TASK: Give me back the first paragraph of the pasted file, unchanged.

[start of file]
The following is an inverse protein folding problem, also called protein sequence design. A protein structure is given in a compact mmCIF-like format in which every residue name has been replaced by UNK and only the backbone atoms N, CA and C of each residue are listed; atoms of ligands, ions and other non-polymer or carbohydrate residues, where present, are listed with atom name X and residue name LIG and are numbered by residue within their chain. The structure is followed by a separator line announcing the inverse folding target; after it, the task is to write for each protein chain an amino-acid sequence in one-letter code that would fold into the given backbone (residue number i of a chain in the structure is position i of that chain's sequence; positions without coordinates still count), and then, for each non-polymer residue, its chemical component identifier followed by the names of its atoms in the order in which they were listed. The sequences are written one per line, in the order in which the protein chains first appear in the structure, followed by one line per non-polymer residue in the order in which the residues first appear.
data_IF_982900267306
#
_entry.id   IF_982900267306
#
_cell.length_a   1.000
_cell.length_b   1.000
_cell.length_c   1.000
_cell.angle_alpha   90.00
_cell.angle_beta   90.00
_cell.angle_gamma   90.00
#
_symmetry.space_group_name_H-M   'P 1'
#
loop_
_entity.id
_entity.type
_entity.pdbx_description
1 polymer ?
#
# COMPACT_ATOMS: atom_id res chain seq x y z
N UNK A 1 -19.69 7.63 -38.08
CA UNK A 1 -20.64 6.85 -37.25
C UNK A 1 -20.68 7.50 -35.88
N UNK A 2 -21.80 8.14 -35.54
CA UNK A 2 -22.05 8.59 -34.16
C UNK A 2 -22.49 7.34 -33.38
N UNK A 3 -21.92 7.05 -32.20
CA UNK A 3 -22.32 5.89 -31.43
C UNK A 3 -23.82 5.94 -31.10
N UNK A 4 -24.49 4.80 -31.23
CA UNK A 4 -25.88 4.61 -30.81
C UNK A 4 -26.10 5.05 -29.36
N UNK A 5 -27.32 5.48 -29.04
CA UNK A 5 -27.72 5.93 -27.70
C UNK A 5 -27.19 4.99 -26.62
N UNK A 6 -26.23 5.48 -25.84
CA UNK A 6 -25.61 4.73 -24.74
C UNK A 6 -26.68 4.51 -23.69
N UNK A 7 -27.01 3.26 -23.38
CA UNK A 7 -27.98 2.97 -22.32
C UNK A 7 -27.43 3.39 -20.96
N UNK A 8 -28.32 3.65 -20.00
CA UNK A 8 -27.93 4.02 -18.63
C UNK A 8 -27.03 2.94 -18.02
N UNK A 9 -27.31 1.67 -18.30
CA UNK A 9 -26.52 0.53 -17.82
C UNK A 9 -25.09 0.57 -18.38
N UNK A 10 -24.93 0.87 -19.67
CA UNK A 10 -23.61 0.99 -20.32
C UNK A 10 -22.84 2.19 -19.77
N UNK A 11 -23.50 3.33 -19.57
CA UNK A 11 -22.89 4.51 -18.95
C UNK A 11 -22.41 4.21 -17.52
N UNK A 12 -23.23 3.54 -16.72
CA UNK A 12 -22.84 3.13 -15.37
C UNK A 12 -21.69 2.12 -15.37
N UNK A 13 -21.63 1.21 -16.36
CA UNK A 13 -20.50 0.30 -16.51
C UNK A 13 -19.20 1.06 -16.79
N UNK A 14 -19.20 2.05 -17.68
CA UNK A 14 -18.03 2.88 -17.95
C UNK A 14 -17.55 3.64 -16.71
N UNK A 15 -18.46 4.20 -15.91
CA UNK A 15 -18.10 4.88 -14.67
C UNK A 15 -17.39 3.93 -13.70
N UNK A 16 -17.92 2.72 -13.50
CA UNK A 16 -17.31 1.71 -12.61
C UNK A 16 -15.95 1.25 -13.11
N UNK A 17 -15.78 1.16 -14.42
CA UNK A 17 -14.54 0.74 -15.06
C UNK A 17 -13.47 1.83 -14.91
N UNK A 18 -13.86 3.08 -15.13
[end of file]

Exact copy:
The following is an inverse protein folding problem, also called protein sequence design. A protein structure is given in a compact mmCIF-like format in which every residue name has been replaced by UNK and only the backbone atoms N, CA and C of each residue are listed; atoms of ligands, ions and other non-polymer or carbohydrate residues, where present, are listed with atom name X and residue name LIG and are numbered by residue within their chain. The structure is followed by a separator line announcing the inverse folding target; after it, the task is to write for each protein chain an amino-acid sequence in one-letter code that would fold into the given backbone (residue number i of a chain in the structure is position i of that chain's sequence; positions without coordinates still count), and then, for each non-polymer residue, its chemical component identifier followed by the names of its atoms in the order in which they were listed. The sequences are written one per line, in the order in which the protein chains first appear in the structure, followed by one line per non-polymer residue in the order in which the residues first appear.